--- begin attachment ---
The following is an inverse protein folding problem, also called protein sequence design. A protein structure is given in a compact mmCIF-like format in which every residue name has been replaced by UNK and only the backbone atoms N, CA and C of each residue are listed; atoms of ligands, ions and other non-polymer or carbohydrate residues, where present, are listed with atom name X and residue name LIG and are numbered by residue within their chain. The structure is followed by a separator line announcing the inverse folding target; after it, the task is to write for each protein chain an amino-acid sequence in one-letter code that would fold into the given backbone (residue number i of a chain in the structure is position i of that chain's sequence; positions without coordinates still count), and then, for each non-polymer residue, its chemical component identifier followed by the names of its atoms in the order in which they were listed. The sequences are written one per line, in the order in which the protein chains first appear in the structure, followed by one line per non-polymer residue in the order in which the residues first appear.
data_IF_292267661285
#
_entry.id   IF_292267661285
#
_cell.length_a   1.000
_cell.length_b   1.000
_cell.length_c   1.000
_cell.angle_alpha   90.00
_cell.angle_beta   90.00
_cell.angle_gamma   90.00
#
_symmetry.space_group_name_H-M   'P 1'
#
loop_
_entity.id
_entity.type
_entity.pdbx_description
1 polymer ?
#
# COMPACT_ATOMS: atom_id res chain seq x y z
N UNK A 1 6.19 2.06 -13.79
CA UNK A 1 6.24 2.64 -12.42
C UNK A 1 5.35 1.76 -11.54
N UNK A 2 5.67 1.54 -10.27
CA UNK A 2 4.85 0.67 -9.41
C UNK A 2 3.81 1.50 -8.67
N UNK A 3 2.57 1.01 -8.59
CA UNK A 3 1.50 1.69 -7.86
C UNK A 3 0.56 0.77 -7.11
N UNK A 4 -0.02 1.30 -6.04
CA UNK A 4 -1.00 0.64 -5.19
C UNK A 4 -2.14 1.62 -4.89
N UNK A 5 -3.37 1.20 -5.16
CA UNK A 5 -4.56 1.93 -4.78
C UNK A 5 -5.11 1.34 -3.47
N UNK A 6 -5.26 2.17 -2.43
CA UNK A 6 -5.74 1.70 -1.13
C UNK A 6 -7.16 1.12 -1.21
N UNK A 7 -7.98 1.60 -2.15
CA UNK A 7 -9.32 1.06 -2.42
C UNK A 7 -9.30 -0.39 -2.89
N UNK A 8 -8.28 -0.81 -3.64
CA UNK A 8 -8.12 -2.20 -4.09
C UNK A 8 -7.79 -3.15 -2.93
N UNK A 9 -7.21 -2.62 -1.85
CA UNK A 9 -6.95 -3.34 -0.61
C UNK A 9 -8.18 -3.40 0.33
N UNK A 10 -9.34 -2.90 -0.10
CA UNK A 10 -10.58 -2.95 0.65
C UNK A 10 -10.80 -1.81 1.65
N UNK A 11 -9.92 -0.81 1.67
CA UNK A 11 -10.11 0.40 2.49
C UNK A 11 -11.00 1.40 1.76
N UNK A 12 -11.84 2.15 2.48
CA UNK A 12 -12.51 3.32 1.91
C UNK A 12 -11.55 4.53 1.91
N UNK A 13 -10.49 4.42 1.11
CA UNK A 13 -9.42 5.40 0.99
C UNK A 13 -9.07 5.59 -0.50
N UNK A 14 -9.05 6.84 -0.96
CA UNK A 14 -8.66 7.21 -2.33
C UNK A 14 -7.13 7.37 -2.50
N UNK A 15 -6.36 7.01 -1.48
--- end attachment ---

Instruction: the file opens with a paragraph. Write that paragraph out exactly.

The following is an inverse protein folding problem, also called protein sequence design. A protein structure is given in a compact mmCIF-like format in which every residue name has been replaced by UNK and only the backbone atoms N, CA and C of each residue are listed; atoms of ligands, ions and other non-polymer or carbohydrate residues, where present, are listed with atom name X and residue name LIG and are numbered by residue within their chain. The structure is followed by a separator line announcing the inverse folding target; after it, the task is to write for each protein chain an amino-acid sequence in one-letter code that would fold into the given backbone (residue number i of a chain in the structure is position i of that chain's sequence; positions without coordinates still count), and then, for each non-polymer residue, its chemical component identifier followed by the names of its atoms in the order in which they were listed. The sequences are written one per line, in the order in which the protein chains first appear in the structure, followed by one line per non-polymer residue in the order in which the residues first appear.